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Athens and Sparta: Constructing Greek Political and Social History from 478 BC
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8 of 8 people found the following review helpful
on 20 August 2008
Anton Powell's 'Athens and Sparta' is one of the best introductions to Greek history I have read. Written with the beginning student in mind, it provides a useful narrative history of events from 478BC to the end of the Peloponnesian War, but perhaps more importantly it also introduces the student to historical method, explaining why modern scholarship has come to its present conclusions and demonstrating the need to think critically about sources. In this respect, it's a more demanding read than the average popular history; I'm thinking of works like Tom Holland's admirable but gossipy books on ancient history, where scepticism tends to be tucked away in the endnotes rather than built into the main text.

Powell has a clear and fresh style and believes in being candid about the historian's own bias, making his own political beliefs explicit as early as page xv of the Introduction. He also has a dry sense of humour. In an Appendix he laconically disposes of a recent book by Harvard academic Ernst Badian, in which Badian had claimed (more or less) that not only was Thucydides a thoroughly unreliable source but that scholars who didn't agree were guilty of all sorts of faults - ignorance of Greek, political naivety, sheer incompetence, you name it. Powell shows how Badian's normally sound scholarship had apparently deserted him, and slyly implies that Badian was imputing his own negative sentiments to Thucydides. It's as neat a damaging review as this reader has ever read.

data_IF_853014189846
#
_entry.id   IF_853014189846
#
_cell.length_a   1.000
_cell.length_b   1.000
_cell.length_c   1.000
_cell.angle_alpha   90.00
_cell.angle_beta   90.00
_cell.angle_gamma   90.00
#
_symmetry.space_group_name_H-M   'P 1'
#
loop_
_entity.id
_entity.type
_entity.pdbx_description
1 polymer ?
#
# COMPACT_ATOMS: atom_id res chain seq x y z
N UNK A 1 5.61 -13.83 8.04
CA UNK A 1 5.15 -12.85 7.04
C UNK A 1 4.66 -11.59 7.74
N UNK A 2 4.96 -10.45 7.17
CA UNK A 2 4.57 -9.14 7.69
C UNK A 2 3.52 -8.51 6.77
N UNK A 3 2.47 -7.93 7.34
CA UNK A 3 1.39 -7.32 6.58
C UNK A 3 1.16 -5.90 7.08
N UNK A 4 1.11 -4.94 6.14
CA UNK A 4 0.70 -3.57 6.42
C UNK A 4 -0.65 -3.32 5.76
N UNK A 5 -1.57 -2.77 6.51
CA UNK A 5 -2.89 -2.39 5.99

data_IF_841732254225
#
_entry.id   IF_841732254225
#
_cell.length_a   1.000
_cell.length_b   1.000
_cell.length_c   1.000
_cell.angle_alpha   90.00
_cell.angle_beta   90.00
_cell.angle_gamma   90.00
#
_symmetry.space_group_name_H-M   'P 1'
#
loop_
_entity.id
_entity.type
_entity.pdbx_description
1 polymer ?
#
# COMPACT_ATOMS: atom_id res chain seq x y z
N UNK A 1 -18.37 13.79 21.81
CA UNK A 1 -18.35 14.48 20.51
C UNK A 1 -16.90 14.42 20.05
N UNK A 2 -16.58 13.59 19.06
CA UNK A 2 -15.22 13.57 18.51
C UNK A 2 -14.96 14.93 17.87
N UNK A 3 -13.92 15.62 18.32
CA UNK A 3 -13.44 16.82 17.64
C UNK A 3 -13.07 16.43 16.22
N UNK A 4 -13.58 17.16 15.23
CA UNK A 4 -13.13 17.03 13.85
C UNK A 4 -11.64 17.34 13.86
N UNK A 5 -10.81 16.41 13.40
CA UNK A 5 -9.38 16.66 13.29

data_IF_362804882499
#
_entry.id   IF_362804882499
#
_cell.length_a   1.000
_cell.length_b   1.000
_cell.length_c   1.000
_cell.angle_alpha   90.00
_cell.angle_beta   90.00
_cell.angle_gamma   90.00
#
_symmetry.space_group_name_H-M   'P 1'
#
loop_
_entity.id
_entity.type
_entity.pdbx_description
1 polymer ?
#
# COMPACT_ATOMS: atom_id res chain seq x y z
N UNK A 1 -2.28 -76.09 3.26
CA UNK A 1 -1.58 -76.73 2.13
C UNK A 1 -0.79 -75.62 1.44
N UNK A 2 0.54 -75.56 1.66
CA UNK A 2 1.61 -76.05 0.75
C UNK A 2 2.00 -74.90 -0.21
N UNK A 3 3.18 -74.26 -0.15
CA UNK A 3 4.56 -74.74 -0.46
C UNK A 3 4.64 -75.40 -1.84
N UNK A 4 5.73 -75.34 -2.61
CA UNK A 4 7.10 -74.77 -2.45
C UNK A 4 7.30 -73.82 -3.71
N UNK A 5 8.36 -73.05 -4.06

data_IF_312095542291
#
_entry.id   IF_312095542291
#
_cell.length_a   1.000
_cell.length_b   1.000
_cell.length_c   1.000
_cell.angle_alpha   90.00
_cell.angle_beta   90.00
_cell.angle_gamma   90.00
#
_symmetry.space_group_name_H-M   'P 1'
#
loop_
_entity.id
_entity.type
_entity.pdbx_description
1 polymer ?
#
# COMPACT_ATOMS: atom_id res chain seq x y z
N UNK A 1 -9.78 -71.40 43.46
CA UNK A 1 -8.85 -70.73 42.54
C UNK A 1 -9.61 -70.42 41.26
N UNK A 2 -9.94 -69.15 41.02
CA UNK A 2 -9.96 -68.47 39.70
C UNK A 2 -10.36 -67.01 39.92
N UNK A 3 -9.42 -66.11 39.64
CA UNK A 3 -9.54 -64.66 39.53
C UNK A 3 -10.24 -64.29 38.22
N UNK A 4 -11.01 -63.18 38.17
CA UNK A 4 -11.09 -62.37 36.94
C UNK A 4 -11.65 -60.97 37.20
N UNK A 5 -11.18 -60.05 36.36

Routledge are publishing many outstanding works on Greek history, and this is another of them.
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